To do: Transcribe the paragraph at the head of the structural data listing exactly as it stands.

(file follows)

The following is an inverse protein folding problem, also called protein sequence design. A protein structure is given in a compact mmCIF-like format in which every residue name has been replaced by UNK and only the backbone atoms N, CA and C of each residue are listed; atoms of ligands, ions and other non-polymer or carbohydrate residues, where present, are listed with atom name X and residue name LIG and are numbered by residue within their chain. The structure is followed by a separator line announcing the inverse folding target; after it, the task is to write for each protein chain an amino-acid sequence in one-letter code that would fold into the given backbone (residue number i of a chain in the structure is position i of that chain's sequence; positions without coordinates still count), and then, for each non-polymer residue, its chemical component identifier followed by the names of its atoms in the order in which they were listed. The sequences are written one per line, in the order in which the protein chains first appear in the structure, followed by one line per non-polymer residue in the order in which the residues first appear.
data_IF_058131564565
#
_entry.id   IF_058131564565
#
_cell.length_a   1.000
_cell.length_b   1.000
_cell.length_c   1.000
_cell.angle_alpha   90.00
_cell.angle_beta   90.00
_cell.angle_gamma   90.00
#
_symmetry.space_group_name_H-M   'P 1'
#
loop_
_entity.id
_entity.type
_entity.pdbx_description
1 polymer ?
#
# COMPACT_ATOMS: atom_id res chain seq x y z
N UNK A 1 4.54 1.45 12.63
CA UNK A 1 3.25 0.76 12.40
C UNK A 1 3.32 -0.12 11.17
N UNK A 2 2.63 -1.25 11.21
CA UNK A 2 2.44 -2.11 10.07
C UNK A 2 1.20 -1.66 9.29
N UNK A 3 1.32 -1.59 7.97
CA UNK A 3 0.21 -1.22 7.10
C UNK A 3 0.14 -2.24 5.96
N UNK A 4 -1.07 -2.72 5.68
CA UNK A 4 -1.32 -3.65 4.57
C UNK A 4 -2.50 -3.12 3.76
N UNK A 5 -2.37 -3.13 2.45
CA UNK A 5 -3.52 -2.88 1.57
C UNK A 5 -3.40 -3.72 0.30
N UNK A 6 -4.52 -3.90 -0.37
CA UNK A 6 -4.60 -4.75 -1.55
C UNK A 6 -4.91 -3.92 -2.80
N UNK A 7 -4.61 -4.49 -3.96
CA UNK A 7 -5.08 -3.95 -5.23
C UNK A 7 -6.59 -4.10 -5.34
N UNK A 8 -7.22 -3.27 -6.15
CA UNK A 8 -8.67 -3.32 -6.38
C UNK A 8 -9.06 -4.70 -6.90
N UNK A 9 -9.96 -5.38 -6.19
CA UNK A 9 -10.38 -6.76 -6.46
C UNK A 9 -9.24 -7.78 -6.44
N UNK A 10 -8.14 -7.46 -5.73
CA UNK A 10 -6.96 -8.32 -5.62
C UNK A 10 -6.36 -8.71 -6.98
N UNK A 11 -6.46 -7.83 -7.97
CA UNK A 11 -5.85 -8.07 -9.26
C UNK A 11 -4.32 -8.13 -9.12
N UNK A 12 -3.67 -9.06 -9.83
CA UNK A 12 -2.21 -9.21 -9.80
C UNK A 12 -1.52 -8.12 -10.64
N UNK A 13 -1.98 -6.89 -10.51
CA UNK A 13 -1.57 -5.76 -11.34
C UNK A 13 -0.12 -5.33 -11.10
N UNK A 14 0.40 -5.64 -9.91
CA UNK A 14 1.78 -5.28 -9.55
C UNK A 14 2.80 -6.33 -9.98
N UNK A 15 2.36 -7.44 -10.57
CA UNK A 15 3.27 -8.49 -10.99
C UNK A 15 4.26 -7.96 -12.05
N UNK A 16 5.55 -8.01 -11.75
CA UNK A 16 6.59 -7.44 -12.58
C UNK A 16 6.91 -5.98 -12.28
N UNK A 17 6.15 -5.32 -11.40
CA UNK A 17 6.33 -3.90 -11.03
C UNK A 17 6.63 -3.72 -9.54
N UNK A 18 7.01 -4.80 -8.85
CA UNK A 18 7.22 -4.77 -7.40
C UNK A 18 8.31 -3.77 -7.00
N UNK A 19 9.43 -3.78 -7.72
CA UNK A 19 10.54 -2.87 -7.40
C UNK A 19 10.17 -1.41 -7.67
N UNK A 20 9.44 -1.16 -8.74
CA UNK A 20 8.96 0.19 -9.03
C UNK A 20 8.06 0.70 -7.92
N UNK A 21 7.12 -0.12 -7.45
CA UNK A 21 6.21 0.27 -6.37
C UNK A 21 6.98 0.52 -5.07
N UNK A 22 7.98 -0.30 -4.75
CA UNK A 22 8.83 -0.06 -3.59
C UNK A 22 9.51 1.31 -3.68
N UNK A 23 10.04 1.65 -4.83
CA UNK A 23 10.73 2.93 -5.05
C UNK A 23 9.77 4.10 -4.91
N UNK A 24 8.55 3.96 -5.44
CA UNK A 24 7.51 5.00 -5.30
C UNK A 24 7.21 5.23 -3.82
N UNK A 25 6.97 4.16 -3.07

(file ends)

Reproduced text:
The following is an inverse protein folding problem, also called protein sequence design. A protein structure is given in a compact mmCIF-like format in which every residue name has been replaced by UNK and only the backbone atoms N, CA and C of each residue are listed; atoms of ligands, ions and other non-polymer or carbohydrate residues, where present, are listed with atom name X and residue name LIG and are numbered by residue within their chain. The structure is followed by a separator line announcing the inverse folding target; after it, the task is to write for each protein chain an amino-acid sequence in one-letter code that would fold into the given backbone (residue number i of a chain in the structure is position i of that chain's sequence; positions without coordinates still count), and then, for each non-polymer residue, its chemical component identifier followed by the names of its atoms in the order in which they were listed. The sequences are written one per line, in the order in which the protein chains first appear in the structure, followed by one line per non-polymer residue in the order in which the residues first appear.